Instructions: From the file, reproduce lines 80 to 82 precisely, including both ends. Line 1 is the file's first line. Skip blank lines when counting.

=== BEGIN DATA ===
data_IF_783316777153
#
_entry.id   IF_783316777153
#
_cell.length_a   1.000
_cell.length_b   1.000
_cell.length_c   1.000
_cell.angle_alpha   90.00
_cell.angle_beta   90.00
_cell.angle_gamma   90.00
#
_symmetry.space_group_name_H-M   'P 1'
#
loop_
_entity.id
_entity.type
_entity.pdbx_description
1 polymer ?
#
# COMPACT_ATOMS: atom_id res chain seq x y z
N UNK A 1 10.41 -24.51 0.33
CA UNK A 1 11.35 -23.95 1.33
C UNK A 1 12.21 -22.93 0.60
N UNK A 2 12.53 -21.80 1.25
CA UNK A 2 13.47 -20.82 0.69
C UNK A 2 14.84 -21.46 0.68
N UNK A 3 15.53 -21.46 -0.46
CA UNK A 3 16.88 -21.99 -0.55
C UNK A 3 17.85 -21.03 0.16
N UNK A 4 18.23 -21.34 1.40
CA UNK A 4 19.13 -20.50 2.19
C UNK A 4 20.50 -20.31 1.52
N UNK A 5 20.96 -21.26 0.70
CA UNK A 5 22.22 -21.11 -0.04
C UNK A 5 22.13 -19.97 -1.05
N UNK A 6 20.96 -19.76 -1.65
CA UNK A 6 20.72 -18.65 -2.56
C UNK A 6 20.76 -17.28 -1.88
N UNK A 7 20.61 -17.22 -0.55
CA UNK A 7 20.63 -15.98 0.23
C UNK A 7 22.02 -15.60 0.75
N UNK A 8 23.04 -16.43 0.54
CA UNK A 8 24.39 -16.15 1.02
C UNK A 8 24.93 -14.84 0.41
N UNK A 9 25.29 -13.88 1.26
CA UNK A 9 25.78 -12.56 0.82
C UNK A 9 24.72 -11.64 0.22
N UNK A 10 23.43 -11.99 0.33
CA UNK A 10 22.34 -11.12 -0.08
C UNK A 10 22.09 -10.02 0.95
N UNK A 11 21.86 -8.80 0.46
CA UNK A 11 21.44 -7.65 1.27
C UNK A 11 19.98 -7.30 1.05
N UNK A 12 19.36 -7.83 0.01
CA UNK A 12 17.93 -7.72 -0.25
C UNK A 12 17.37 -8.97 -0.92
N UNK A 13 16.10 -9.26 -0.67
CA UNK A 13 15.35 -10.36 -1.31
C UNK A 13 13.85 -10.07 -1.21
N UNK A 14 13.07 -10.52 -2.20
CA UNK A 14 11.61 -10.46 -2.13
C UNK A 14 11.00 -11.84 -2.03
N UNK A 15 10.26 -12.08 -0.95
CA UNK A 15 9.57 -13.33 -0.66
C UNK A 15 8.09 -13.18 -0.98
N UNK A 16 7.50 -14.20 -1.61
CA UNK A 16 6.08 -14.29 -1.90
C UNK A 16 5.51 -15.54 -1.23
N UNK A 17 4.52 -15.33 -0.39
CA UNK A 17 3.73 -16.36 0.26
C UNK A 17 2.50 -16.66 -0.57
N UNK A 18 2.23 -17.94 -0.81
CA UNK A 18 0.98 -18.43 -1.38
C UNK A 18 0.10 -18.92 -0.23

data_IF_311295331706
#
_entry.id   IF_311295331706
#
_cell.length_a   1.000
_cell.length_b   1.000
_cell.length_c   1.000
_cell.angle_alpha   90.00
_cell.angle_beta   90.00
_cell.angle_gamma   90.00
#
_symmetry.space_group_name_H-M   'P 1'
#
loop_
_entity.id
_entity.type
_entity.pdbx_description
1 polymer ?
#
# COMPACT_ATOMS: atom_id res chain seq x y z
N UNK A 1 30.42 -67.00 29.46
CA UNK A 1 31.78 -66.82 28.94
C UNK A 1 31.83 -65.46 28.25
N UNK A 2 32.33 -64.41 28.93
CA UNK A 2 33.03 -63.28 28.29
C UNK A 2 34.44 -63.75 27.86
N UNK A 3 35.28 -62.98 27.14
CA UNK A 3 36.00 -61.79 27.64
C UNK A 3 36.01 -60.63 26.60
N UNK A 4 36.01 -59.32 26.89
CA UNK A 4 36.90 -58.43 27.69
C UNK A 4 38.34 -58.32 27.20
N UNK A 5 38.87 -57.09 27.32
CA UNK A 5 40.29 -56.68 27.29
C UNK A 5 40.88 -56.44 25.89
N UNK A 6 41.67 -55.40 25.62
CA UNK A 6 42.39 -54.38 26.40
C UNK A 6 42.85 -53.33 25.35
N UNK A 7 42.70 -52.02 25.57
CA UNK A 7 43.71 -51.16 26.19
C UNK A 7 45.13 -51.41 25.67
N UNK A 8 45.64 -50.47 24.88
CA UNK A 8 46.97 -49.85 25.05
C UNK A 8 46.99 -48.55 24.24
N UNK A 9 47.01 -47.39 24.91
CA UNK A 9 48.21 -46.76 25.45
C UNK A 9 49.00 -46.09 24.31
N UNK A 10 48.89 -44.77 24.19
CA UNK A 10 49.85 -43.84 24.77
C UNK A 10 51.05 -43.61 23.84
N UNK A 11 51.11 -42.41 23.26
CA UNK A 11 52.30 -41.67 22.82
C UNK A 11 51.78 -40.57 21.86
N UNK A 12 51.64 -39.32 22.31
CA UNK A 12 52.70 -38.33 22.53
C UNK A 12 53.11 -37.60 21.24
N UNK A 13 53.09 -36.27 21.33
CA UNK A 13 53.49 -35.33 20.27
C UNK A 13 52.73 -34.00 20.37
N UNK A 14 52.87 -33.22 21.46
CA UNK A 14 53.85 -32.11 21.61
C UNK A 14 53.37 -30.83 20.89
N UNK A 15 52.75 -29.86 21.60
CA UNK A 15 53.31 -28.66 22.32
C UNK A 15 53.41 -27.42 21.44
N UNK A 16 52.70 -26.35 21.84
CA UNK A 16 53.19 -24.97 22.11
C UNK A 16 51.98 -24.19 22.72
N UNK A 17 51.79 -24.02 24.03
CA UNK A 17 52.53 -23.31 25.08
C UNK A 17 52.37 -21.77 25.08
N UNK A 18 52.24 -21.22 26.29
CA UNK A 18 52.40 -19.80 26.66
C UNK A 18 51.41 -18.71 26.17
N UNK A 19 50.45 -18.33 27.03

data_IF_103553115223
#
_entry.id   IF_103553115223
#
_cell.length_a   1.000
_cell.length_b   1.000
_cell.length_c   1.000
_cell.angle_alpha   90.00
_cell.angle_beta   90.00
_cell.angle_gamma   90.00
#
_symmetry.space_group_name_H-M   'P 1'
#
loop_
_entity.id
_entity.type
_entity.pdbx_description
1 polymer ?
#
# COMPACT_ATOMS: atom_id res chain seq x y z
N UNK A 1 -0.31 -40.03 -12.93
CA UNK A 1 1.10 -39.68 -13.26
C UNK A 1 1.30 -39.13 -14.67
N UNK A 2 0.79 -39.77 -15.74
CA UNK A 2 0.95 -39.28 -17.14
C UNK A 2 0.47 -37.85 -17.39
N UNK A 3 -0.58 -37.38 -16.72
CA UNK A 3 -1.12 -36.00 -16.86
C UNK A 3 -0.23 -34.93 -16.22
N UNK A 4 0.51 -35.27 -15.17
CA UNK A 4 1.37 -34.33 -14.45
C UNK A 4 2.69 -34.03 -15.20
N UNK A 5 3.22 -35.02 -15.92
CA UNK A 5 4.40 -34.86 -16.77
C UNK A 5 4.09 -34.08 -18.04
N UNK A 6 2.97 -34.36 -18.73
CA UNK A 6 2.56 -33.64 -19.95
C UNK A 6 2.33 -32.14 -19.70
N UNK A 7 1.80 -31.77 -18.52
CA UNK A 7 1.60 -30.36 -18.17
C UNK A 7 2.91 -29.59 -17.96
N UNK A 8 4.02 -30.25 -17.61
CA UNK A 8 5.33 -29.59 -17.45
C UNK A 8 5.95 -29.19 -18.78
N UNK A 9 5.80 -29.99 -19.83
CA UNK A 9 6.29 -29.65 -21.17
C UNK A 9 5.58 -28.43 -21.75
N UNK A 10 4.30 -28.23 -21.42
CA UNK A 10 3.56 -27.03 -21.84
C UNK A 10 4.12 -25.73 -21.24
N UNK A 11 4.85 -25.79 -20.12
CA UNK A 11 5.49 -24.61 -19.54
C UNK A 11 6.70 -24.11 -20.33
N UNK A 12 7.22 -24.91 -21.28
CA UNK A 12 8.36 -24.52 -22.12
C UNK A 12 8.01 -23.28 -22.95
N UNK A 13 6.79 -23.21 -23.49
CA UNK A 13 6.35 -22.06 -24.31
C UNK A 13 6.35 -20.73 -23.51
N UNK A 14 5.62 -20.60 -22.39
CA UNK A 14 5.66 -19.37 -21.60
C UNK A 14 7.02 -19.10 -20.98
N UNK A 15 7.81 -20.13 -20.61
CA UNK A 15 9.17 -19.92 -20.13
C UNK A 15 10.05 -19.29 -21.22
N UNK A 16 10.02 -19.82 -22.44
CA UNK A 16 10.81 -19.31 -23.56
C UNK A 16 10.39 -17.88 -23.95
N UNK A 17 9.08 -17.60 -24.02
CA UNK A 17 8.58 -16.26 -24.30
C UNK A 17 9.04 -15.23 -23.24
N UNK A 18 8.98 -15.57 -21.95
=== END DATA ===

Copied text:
_cell.length_b   1.000
_cell.length_c   1.000
_cell.angle_alpha   90.00